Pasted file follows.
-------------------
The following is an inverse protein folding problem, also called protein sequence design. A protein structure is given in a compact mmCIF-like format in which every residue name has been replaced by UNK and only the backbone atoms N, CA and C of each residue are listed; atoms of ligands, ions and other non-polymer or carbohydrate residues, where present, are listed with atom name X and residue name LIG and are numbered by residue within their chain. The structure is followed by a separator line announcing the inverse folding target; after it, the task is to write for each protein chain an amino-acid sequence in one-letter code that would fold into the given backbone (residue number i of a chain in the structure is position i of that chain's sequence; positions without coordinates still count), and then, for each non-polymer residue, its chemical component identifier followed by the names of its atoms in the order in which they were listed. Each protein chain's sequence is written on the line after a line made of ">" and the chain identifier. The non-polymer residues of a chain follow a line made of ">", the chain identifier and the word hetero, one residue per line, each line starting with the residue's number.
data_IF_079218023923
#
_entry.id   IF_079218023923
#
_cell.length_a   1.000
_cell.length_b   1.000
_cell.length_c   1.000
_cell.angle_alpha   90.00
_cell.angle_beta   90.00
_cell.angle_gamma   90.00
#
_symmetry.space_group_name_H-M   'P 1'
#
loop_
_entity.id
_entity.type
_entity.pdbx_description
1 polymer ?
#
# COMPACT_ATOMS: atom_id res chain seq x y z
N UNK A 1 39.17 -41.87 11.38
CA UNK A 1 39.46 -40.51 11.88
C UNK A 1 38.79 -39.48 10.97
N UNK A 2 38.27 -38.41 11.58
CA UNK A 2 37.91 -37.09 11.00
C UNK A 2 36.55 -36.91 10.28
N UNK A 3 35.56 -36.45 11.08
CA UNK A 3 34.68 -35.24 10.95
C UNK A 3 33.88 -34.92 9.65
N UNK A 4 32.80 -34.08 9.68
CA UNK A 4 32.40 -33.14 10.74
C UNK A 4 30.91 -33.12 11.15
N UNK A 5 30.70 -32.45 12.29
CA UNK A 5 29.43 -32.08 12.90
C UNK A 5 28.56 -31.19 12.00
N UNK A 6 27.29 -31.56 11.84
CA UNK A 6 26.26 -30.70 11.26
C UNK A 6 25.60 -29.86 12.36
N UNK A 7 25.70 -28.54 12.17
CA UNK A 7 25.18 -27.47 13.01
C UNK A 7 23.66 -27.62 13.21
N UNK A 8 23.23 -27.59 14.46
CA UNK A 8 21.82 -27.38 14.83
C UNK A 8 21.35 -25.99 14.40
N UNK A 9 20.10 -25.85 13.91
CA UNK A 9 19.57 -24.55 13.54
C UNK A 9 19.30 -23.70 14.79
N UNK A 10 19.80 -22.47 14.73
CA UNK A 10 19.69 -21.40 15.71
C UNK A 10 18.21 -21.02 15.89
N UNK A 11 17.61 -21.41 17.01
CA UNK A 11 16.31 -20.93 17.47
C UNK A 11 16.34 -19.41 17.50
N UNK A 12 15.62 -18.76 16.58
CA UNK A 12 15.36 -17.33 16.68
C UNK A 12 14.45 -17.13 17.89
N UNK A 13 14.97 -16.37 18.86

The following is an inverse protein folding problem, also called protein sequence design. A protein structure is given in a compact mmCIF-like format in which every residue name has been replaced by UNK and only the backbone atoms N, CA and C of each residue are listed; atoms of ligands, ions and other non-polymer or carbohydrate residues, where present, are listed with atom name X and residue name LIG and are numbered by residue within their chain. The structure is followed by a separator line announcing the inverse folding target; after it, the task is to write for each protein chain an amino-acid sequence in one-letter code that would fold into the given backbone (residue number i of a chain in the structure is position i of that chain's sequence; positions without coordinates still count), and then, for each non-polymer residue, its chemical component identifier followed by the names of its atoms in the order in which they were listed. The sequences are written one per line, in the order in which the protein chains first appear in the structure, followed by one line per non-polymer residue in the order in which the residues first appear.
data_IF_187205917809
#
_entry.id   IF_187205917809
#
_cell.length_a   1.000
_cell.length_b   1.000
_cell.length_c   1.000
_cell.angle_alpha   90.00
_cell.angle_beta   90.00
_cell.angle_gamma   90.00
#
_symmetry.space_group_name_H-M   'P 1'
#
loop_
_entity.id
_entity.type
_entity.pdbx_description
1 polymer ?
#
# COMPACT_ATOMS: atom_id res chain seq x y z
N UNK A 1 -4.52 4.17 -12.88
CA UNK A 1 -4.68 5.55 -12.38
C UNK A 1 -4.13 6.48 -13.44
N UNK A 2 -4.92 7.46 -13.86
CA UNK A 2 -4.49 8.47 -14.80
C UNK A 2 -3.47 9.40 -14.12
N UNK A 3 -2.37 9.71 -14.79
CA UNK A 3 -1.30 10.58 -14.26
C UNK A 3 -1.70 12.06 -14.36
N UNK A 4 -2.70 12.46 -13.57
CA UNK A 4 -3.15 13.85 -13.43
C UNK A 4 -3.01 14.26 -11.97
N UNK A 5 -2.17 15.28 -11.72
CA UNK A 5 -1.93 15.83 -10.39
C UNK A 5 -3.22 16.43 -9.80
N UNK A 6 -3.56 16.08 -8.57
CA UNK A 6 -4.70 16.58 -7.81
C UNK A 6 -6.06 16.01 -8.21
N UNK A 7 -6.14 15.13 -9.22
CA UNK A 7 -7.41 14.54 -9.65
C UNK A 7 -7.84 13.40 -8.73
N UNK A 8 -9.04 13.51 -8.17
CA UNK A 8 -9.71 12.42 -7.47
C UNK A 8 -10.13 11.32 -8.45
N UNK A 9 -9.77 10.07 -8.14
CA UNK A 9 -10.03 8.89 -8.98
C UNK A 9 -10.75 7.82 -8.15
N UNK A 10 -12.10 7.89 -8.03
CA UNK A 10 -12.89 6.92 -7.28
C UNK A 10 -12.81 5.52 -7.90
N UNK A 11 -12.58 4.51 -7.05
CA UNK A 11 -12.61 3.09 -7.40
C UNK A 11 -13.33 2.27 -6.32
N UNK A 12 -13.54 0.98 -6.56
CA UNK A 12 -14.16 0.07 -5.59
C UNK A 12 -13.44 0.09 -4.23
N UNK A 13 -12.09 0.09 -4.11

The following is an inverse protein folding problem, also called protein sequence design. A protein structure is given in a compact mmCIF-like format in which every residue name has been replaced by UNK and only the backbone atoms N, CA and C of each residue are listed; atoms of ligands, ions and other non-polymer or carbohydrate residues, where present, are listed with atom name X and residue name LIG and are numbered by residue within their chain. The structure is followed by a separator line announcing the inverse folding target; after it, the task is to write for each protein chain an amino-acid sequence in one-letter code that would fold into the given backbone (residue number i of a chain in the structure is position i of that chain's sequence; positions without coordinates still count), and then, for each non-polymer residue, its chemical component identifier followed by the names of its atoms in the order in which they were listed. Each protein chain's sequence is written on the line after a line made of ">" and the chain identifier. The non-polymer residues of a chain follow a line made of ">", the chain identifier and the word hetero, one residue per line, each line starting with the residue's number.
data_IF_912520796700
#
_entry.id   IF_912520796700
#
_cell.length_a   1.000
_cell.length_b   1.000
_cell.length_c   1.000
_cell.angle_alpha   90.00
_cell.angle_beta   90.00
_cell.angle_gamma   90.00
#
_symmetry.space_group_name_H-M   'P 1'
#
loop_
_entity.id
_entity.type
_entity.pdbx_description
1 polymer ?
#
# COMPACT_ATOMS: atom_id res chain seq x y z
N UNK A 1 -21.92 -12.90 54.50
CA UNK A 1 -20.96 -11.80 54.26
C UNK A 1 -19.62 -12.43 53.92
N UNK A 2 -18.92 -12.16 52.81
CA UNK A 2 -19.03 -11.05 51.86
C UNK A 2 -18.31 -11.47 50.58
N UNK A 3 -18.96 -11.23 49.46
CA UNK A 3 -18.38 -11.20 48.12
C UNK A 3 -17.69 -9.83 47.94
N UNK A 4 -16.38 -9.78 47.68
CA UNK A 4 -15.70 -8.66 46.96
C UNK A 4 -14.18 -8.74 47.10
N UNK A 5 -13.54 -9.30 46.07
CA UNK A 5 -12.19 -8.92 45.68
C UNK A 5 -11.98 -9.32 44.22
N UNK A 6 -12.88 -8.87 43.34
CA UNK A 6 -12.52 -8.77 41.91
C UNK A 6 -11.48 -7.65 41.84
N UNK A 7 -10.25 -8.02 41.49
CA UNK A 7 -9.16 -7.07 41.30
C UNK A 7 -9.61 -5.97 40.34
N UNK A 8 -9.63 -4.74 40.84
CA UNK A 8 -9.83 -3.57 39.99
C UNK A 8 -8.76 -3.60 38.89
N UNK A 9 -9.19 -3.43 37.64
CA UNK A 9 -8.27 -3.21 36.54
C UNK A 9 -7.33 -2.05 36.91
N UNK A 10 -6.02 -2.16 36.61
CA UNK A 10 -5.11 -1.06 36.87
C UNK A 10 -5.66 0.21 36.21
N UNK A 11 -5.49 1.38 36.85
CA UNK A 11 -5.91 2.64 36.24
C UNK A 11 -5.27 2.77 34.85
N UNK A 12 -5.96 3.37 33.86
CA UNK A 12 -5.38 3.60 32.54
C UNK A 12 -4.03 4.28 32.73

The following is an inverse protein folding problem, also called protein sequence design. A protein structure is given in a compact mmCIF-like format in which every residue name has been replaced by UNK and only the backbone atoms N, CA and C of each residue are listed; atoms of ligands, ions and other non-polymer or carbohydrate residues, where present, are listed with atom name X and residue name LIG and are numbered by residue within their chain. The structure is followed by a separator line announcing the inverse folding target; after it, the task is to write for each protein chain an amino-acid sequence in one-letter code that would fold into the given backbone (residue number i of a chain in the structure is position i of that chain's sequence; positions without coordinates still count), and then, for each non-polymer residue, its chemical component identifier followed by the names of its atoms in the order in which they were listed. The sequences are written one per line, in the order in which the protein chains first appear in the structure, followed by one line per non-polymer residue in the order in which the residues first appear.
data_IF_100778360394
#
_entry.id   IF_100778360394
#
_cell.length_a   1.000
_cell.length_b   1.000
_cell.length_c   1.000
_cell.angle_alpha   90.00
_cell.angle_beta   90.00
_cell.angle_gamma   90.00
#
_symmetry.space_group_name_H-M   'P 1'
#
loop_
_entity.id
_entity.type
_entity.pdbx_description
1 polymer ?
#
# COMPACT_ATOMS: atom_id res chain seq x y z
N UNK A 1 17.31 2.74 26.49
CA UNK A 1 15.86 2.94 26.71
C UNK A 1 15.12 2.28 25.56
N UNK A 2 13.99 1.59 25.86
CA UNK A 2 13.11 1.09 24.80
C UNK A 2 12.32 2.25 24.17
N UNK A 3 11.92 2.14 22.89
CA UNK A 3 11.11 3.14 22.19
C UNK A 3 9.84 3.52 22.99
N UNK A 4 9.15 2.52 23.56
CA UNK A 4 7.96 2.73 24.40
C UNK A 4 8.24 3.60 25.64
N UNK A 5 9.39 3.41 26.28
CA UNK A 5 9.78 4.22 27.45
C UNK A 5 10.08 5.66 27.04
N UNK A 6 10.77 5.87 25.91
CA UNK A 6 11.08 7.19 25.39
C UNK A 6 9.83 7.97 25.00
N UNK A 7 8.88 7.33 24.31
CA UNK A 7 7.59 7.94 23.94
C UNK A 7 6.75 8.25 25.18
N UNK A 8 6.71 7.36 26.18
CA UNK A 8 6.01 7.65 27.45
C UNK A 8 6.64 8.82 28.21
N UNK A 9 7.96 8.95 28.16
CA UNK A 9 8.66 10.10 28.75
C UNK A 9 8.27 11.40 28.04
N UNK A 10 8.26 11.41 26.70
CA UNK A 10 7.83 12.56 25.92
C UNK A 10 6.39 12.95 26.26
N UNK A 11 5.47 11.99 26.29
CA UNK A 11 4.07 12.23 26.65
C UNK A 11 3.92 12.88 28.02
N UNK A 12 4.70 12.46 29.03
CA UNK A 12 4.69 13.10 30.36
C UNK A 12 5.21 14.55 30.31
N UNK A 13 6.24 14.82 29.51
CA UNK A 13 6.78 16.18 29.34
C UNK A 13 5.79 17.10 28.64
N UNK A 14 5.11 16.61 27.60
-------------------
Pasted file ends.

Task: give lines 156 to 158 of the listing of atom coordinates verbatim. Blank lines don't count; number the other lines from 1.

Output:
N UNK A 7 -10.25 -8.02 41.49
CA UNK A 7 -9.16 -7.07 41.30
C UNK A 7 -9.61 -5.97 40.34